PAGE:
Taiwanese rights group to propose alternative marriage bill

The Taiwan Alliance to Promote Civil Partnership Rights will urge lawmakers to support non-traditional unions and families

Taiwanese rights group to propose alternative marriage bill
06 June 2012

The Taiwan Alliance to Promote Civil Partnership Rights (TAPCPR) will unveil a complete bill on alternative marriages by July and send it to the Legislative Yuan.

In the proposed bill, a couple can form a union not only regardless of their sex, but they also need not have any sexual relationship, as long as they pledge to care for each other and form a family, according to TAPCPR representative Chien chih-chieh.

On family relations, the partnership system is designed to focus more on the union of the two individuals and their family members are not automatically bound by law to be relatives of the other family.

This proposal appears to suit the Taiwanese gay couple who have earlier suspended a fight to register their marriage due to family inheritance concerns.

The TAPCPR itself has been pushing for the legitimization of alternative families by changing the civil law since 2009. Its bill will be three-pronged – covering the partnership system above, legalization of same-sex marriage and redefinition of ‘family’.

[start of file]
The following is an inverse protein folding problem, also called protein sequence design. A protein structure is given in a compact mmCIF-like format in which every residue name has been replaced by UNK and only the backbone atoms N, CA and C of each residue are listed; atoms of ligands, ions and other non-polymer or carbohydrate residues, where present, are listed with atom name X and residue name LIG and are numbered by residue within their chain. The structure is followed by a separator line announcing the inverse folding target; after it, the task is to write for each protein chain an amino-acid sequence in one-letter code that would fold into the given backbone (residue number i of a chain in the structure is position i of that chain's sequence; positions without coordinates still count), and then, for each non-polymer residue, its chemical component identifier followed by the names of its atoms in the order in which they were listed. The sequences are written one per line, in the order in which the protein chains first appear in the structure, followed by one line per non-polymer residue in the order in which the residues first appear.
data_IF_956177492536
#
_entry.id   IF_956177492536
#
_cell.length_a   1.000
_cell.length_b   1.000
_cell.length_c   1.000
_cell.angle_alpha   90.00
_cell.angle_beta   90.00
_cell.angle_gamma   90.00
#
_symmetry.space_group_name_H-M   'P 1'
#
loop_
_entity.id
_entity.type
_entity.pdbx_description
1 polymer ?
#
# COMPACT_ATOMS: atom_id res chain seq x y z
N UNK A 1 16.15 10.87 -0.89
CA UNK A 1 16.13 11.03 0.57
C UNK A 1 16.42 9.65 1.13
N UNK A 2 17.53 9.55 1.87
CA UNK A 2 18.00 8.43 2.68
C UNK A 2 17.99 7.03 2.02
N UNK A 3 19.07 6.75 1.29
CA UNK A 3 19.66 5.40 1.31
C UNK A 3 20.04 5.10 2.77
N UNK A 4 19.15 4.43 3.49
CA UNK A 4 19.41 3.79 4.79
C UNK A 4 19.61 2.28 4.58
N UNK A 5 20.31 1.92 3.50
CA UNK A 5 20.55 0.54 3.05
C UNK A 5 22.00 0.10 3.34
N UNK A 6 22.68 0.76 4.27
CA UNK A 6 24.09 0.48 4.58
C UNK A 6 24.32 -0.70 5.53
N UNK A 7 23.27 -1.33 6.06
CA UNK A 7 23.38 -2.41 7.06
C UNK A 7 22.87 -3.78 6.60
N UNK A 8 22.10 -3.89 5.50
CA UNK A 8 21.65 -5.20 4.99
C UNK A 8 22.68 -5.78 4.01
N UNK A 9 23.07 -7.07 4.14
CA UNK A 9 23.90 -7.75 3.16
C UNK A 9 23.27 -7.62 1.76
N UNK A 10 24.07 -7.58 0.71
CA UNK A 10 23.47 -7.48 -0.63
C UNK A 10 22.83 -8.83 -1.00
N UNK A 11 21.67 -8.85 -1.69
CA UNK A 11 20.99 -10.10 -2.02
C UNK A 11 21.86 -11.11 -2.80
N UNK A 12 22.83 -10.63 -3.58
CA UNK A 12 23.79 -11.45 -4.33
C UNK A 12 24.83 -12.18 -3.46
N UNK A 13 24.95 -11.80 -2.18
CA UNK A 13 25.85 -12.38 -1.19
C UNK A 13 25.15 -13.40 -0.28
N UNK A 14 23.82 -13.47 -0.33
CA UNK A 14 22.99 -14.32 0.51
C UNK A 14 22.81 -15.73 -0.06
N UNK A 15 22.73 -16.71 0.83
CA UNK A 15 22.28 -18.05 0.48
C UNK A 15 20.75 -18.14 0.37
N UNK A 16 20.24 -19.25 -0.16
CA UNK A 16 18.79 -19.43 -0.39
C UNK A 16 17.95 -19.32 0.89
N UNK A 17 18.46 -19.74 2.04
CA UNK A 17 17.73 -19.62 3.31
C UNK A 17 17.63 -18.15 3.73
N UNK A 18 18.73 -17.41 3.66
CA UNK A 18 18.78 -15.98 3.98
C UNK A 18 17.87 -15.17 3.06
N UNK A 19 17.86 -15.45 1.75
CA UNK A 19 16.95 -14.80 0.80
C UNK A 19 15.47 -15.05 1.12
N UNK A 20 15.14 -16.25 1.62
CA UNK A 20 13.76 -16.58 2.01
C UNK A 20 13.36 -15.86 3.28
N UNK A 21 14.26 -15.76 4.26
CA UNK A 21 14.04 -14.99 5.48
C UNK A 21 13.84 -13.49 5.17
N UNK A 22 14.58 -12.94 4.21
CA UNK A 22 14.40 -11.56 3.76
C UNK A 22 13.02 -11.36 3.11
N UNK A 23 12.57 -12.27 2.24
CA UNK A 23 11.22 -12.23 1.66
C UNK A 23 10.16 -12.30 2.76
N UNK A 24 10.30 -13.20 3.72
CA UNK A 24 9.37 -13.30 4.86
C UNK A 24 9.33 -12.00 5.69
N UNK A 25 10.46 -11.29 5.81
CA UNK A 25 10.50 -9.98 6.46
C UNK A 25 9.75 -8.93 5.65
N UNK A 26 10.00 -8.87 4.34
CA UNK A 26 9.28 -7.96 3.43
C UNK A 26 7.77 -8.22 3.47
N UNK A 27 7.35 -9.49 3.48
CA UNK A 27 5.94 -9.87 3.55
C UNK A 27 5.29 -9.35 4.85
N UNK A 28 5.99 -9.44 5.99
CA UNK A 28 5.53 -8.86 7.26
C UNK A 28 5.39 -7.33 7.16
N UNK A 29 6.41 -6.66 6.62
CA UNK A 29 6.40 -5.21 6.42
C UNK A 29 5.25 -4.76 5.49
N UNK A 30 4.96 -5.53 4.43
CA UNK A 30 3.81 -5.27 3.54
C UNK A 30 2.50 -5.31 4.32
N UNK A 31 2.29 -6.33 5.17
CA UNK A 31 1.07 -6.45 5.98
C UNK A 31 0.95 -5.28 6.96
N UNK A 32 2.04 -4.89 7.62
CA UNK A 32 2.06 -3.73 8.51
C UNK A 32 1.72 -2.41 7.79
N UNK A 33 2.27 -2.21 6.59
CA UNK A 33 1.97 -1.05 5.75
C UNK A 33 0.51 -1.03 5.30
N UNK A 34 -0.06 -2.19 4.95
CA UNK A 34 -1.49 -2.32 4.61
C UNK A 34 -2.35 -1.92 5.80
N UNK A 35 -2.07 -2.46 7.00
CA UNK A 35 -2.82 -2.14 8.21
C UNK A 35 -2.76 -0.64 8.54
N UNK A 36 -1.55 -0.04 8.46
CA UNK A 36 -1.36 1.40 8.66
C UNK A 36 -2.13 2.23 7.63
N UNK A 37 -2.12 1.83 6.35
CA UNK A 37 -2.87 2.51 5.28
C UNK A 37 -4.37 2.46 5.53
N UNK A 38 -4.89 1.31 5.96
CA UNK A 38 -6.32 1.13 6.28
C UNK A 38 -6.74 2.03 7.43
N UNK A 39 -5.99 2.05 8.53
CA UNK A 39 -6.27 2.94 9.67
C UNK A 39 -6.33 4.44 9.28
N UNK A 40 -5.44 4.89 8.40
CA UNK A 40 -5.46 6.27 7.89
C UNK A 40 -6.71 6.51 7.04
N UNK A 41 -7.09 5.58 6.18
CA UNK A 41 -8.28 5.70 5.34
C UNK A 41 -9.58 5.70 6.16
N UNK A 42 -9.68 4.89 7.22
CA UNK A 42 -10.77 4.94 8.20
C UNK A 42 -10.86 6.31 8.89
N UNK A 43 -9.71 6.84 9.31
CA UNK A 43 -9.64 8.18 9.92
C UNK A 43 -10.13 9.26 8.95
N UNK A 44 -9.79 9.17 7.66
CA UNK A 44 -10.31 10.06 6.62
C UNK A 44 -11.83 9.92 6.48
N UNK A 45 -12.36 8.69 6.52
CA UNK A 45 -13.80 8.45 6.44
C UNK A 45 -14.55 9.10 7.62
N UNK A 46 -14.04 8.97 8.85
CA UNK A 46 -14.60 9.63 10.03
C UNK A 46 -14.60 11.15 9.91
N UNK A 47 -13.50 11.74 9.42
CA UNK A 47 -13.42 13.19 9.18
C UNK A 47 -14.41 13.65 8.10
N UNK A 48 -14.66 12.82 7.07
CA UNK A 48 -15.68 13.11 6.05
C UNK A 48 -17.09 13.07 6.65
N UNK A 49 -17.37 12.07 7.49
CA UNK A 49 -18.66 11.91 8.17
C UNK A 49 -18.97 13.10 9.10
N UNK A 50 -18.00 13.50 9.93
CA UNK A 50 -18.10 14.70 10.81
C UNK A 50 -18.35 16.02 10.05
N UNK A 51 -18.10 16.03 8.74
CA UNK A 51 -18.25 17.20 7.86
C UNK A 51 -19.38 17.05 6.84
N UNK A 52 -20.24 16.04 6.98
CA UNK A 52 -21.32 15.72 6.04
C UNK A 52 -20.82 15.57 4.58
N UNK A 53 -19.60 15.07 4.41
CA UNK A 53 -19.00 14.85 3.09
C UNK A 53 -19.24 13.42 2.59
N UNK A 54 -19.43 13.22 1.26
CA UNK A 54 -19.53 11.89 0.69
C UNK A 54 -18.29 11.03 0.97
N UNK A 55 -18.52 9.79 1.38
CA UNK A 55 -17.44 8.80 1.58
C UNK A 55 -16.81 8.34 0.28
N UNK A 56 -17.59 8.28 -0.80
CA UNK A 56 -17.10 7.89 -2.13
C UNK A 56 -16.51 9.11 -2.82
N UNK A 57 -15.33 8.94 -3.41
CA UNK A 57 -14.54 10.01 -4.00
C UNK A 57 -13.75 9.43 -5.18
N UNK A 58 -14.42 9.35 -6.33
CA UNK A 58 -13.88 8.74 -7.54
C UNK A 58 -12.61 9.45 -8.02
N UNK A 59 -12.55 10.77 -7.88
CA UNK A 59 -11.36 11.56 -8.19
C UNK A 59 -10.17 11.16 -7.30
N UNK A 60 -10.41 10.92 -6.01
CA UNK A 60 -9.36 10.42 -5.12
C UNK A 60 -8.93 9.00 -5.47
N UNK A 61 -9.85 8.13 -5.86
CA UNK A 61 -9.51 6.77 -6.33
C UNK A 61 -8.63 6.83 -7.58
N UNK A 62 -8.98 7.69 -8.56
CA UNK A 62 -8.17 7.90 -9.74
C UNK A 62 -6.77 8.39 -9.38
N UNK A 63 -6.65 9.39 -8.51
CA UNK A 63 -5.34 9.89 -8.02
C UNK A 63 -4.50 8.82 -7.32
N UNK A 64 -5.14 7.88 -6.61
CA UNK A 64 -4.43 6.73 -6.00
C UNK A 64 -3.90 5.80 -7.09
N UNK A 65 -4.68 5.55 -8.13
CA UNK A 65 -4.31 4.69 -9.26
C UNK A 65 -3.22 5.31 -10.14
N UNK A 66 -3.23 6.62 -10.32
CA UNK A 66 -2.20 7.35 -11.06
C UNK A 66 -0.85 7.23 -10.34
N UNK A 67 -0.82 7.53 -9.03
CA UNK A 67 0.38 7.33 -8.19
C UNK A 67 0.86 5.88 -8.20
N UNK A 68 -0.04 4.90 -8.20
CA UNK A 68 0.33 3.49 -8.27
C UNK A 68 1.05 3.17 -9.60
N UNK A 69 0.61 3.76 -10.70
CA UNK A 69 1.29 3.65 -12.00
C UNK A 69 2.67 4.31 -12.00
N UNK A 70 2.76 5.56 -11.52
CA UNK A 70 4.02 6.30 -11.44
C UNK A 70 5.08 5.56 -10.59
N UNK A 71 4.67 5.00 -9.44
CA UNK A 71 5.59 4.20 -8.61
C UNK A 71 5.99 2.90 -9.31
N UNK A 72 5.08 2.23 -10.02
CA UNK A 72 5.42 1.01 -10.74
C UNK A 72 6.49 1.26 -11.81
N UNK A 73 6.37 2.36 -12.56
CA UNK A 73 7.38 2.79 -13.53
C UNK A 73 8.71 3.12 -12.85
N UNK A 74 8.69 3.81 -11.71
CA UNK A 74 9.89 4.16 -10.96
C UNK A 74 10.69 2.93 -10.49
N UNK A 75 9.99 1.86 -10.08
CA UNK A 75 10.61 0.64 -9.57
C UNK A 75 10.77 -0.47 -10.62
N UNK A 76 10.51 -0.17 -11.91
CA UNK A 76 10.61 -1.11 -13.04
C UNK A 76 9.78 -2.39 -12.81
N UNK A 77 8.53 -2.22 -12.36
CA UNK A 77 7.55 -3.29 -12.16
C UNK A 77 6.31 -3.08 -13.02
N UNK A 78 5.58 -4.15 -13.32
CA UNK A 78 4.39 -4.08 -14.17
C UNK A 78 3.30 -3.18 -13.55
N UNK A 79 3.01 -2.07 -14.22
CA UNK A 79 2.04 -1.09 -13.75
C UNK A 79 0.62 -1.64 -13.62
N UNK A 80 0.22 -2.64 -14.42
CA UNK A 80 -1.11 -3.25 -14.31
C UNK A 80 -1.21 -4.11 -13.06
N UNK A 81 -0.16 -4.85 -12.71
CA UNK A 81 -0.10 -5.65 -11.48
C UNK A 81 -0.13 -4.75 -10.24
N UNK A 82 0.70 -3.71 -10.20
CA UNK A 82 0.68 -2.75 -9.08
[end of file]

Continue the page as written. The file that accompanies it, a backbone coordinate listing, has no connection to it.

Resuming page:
The partnership system that it calls for will be neither a replicate nor a subsidiary of the marriage system. Any two willing individuals aged 20 or above will be able to negotiate a voluntary partnership, regardless of their gender.

The TAPCPR aims to change the requirement that any marriage or family must be formed only by individuals of the opposite sex, thus allowing sexual minorities and gays in particular to wed.

It will also call for a change in the definition of family in the civil law to allow people with no blood ties to form a family.

Many gays have adopted children, but as the Taiwanese law does not allow same-sex union or marriage, the non-biological father or mother in a relationship simply has no legal status whatsoever when it comes to medical treatment, household registration or child custody, Chien says.

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